Same but different - early 1900s GWR wagons





For the past year or so I’ve been adding to my fleet of early 1900s GWR wagons. The idea is to make each wagon a little different. Here’s a summary of some of the detail differences so far. First up is this gang of Iron Minks (click images for large size).







The Iron Minks were built from ABS kits, with replacement roofs from MRD. The grease axleboxes on 57605 were scrounged from another kit, and the deep vents on 11258 were made from styrene. The unusual hybrid livery of the latter van is based on my interpretation of a photo in Atkins, Beard & Tourret. See my workbench thread on RMweb for details.








Next is a brace of three-plankers, seen here at rest in the still rather bare sidings at Farthing.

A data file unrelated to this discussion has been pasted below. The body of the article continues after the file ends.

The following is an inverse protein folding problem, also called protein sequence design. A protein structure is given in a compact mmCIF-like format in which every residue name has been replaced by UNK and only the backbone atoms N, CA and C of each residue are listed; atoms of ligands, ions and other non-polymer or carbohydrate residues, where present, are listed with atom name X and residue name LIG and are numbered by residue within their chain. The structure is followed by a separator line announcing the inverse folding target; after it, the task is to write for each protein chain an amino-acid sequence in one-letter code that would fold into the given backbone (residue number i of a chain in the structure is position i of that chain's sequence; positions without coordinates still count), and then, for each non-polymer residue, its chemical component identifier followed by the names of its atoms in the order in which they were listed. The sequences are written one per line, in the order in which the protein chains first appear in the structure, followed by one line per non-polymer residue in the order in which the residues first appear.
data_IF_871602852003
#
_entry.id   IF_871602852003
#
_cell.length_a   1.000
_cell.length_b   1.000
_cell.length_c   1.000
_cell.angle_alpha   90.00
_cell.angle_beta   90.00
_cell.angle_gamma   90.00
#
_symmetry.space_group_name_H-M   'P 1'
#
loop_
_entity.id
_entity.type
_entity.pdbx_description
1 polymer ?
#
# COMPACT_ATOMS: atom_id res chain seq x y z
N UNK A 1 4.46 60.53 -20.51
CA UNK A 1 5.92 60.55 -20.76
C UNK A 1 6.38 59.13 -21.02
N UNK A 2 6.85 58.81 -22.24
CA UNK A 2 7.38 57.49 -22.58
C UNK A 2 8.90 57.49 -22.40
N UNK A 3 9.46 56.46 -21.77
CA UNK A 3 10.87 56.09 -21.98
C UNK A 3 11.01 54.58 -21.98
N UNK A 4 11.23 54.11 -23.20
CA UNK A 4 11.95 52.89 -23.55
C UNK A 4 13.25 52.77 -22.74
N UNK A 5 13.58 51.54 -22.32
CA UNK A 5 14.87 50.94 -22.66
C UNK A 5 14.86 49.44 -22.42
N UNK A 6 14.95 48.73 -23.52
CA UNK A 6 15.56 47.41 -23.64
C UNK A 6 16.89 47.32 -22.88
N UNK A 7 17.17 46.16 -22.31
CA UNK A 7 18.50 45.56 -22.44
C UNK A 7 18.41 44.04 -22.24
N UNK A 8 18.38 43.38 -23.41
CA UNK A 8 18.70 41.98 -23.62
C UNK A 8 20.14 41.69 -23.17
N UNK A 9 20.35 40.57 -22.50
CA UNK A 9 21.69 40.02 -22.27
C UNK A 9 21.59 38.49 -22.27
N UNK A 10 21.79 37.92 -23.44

David Geen does whitemetal kits for both the round- and square end 3-plank wagons. The 5 inch "G.W.R" insignia was moved from left to right in 1894, but wagons still carrying left-hand "G.W.R" occasionally appear in photos as late as 1905.








No. 1897 of the 1854ST class shunts a pride of 4-plankers in the sidings.







The 4-plankers are Coopercraft kits, with modified floors and running gear. The rarely modelled Thomas brake gear on 71508 was fashioned from handrail knobs and wire, while the DC1 brakes on 781 is from a Bill Bedford etch. The irregular font of the Tare numbes on 64493 are based on a prototype photo, as with most of the wagons.







All good fun. Having said that, I've had enough of building little red wagons for the time being, so now it's on with the layout.